Biggest Cyber Attack In History

  • SumoMe

Cyber-Attack

Also, Cable cut in Egypt damages networks in South Asia

It’s been one week of slow internet now. First, there was one of the worst cyber-attacks ever on the Internet; second, an undersea cable off the coast of Egypt was cut. The two attacks have affected Internet speeds and stability. The latter one has affected India more than the former.

Here’s what’s been going on, it’s a fight between two companies – Spamhaus and Cyberbunker. The Geneva-based Cyberbunker, a company that hosts websites and services on its servers, will host any type of websites except child pornography and terrorist sites. Sites with malware or other dangerous viruses, which can attack your computers, are free willing. That’s really not a lot of website control. Cyberbunker also allows the sites that use the service to stay completely anonymous.

When Spamhaus, a company that works to block spam, added the company to its list of suspected spam-hosting websites, Cyberbunker wasn’t happy; it accused Spamhaus of abusing their powers. So it launched a massive denial of service attack (DDoS) at Spamhaus. A DDoS attack is a cyber-attack that aims to make a service unusable.

The amount of traffic being sent around is so much that it’s similar to being stuck in a traffic jam for days or having to answer your door to someone every second. Spamhaus has alleged that Cyberbunker, in cooperation with “criminal gangs” from Eastern Europe and Russia, was behind the attack.

Cyber-Attack

This attack has been on since mid-March and supposedly five countries’ cyber police forces are investigating it. No wonder it’s been reported as the biggest cyber-attack in history. Since Spamhaus has around eighty servers around the world, the whole world is feeling some effects of it- from extreme cuts in speeds in Europe to somewhat lesser cuts in Asia.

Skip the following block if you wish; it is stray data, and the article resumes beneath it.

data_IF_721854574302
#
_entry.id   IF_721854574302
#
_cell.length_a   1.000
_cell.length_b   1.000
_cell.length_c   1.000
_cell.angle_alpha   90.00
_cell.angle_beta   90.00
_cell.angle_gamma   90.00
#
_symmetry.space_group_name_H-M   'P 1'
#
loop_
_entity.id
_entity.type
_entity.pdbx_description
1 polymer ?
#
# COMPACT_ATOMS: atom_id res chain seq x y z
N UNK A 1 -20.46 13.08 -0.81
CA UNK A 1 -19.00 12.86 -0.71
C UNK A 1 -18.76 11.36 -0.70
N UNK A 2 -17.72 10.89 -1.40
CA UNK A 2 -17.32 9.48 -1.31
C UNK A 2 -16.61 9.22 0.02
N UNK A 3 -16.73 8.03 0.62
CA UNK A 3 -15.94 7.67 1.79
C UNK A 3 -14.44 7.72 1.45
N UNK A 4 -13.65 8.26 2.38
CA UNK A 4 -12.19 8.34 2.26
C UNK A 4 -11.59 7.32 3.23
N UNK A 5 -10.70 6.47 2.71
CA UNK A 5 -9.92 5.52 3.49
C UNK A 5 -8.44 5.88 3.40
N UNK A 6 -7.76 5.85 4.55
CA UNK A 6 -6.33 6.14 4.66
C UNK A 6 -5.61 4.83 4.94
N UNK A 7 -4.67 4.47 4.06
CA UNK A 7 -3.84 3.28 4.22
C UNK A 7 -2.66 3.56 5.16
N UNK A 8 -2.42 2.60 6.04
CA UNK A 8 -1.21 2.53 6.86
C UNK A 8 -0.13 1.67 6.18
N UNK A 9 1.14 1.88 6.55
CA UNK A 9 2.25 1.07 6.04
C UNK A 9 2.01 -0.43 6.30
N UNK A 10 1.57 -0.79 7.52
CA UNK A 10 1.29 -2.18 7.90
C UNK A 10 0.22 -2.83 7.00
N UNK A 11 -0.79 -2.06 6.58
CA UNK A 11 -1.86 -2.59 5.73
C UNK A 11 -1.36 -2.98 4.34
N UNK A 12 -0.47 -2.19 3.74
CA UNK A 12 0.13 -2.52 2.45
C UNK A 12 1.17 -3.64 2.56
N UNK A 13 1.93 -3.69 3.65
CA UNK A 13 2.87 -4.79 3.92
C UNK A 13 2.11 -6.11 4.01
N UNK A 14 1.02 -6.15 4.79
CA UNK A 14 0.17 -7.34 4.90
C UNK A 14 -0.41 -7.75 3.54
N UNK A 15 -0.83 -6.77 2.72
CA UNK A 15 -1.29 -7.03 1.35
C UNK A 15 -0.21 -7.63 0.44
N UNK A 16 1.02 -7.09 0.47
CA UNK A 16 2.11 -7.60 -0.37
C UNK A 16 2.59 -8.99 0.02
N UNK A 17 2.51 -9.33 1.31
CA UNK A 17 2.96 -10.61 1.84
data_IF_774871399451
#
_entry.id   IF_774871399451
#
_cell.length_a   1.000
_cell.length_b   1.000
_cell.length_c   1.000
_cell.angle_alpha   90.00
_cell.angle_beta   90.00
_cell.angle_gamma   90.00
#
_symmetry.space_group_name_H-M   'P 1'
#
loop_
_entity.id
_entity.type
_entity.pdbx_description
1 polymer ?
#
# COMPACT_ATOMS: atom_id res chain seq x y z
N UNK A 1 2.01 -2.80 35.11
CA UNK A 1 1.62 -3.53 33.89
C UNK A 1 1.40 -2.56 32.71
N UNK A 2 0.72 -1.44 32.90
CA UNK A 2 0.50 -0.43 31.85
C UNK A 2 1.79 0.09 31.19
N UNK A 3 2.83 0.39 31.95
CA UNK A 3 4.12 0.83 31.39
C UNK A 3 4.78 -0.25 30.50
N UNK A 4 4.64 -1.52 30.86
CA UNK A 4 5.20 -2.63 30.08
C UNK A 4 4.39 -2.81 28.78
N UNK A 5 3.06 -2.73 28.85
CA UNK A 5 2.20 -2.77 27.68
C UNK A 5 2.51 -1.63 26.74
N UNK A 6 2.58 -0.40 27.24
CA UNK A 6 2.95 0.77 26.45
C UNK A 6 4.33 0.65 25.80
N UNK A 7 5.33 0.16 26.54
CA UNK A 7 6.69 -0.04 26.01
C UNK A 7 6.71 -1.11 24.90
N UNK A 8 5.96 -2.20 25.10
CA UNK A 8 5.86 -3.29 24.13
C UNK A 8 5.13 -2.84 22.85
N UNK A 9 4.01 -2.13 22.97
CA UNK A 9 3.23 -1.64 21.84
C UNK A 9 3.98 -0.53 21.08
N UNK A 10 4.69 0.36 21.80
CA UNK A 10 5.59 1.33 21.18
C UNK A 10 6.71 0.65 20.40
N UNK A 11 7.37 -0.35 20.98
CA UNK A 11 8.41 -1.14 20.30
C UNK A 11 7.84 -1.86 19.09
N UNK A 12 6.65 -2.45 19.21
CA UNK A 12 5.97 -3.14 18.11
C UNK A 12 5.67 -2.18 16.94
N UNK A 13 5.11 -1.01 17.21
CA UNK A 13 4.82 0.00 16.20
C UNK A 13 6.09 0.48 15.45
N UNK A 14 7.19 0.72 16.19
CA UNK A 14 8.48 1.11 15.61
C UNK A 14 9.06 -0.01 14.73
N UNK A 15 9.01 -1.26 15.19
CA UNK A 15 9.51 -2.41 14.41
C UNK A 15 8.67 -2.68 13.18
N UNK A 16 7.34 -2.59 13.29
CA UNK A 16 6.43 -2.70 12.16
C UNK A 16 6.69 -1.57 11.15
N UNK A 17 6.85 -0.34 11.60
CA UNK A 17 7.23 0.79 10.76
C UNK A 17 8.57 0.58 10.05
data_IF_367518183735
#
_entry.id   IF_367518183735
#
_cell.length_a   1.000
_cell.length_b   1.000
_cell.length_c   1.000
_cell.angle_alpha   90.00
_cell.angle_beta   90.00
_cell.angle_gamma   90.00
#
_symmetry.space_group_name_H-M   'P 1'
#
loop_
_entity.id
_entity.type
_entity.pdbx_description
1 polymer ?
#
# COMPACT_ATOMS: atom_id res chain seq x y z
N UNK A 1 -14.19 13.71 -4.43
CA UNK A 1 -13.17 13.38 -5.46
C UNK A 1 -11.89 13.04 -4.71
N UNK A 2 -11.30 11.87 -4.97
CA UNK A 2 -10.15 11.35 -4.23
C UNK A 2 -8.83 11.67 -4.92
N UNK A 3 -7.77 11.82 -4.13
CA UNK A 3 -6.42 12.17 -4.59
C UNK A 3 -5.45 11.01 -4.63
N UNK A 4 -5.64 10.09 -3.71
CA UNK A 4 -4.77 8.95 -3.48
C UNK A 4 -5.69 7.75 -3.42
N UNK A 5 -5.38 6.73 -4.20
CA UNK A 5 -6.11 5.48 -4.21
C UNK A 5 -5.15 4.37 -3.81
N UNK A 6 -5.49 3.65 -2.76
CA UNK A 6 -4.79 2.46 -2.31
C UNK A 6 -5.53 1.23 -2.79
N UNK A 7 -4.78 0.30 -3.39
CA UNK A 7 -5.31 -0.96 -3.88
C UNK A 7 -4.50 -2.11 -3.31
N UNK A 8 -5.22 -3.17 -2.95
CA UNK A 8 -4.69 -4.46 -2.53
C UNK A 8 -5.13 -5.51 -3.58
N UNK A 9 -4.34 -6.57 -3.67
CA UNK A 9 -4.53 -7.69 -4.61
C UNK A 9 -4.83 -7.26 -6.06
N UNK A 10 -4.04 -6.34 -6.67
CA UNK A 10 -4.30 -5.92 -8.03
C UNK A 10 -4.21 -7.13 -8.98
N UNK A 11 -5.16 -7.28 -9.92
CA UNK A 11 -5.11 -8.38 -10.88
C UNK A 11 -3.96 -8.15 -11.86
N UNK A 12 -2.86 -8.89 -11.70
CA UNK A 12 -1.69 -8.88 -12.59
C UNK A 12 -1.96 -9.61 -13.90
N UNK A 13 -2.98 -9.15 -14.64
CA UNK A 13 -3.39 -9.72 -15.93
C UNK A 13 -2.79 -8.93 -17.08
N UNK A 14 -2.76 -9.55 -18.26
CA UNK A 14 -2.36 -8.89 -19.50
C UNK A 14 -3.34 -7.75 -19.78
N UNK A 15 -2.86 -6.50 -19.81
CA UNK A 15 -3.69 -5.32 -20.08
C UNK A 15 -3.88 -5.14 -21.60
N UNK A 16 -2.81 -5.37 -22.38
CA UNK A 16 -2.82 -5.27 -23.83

Spamhaus did get back online after help from CloudFlare, San Francisco-based Internet Security Company. The attackers turned their attention first to CloudFlare and then to the network operators upon which CloudFlare depends for bandwidth. They basically turned their heads to block the entire network.

The attack is still on-going, and Spamhaus is continuing to fight it with its own employees and help from other organisations like Google. They will help absorb all the excess traffic coming towards them. The attack at its peak had a traffic speed of 300 gigabits per second, that’s three times more than the last similar attack in the year 2010.

Cyber-Attack

Now while all that was happening, the bigger threat to Indian net users was caused by an undersea cable cut — the South East Asia-Middle East-Western Europe 4 (SEA-ME-WE 4) cable which caused a slowdown in and around Africa, the Middle East and parts of Asia. The cut was said to be near Alexandria in Egypt.

Telecom Minister Kapil Sibal recently said that Internet speeds were not affected in India. But India’s Internet speeds are nothing to boast about anyway. When Google’s Chairman Eric Schmidt said that India’s connectivity is still weak to come up to global speeds, you can only imagine the internet speeds abroad. And when they fall from such high speeds, it would seem like falling from a Maserati to a Maruti 800. No wonder everyone on Twitter is agitated.

The regular internet user can really only just wait since we’re pretty much powerless to prevent any such attacks. The speeds in India aren’t really internet revolution material, but we will still feel the extent of all these events- depending on our own internet speeds. Since there hasn’t really been any estimation of when all this will stop, the only thing we as users can do is wait it out.

Akhil Thakur

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